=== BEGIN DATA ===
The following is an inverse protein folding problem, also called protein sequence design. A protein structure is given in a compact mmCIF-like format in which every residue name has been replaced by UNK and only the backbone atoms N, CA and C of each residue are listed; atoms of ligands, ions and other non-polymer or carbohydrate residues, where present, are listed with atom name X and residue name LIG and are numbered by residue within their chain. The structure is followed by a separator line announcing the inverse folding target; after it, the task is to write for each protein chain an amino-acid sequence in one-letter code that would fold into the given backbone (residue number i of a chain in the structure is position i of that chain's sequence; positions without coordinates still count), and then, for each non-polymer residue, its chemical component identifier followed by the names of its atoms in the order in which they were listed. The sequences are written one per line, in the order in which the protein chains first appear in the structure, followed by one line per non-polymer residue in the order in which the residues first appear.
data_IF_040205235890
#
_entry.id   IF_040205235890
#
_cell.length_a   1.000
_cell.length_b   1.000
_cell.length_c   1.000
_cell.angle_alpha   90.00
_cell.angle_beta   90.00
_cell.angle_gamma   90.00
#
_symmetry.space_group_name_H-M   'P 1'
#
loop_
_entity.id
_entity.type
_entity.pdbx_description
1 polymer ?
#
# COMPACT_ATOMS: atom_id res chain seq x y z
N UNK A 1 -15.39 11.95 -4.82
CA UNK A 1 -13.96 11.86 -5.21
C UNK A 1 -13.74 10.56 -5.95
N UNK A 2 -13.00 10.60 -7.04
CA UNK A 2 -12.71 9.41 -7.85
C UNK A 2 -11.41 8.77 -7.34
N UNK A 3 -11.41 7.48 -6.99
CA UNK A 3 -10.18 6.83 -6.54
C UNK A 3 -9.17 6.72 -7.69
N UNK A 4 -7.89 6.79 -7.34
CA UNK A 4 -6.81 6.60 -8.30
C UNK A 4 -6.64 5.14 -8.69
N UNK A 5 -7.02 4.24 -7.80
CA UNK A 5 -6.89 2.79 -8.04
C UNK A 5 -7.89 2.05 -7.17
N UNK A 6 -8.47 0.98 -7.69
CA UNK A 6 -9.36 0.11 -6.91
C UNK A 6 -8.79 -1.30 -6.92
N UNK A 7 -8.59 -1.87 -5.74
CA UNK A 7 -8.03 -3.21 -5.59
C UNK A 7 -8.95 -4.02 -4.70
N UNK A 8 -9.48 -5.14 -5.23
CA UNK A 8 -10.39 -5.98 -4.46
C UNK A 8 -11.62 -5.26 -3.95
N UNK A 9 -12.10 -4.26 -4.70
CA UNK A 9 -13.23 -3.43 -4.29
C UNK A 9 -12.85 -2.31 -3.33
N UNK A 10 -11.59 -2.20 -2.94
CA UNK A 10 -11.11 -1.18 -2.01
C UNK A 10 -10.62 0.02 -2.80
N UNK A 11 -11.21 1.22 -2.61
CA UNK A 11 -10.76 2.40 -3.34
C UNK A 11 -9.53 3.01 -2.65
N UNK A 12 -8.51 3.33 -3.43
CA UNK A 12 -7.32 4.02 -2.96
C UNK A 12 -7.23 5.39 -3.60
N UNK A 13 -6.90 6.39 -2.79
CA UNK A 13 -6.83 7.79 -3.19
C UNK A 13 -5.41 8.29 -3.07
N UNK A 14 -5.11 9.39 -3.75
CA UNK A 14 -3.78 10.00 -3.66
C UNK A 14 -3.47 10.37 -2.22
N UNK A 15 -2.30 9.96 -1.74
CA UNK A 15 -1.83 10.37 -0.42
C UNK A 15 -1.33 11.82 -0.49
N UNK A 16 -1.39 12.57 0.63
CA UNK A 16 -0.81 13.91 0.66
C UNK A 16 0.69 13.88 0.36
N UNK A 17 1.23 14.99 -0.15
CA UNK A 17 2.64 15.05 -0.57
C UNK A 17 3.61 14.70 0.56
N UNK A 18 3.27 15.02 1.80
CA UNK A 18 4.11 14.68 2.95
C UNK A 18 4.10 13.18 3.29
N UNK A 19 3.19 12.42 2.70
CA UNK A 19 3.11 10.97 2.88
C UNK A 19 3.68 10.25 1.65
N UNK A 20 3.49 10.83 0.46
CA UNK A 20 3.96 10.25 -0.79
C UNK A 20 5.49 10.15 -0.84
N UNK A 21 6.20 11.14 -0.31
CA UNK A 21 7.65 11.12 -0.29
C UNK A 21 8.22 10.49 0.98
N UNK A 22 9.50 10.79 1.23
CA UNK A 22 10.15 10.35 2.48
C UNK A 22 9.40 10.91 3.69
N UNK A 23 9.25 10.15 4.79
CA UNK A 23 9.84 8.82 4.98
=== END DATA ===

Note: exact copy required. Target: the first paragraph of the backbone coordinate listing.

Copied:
The following is an inverse protein folding problem, also called protein sequence design. A protein structure is given in a compact mmCIF-like format in which every residue name has been replaced by UNK and only the backbone atoms N, CA and C of each residue are listed; atoms of ligands, ions and other non-polymer or carbohydrate residues, where present, are listed with atom name X and residue name LIG and are numbered by residue within their chain. The structure is followed by a separator line announcing the inverse folding target; after it, the task is to write for each protein chain an amino-acid sequence in one-letter code that would fold into the given backbone (residue number i of a chain in the structure is position i of that chain's sequence; positions without coordinates still count), and then, for each non-polymer residue, its chemical component identifier followed by the names of its atoms in the order in which they were listed. The sequences are written one per line, in the order in which the protein chains first appear in the structure, followed by one line per non-polymer residue in the order in which the residues first appear.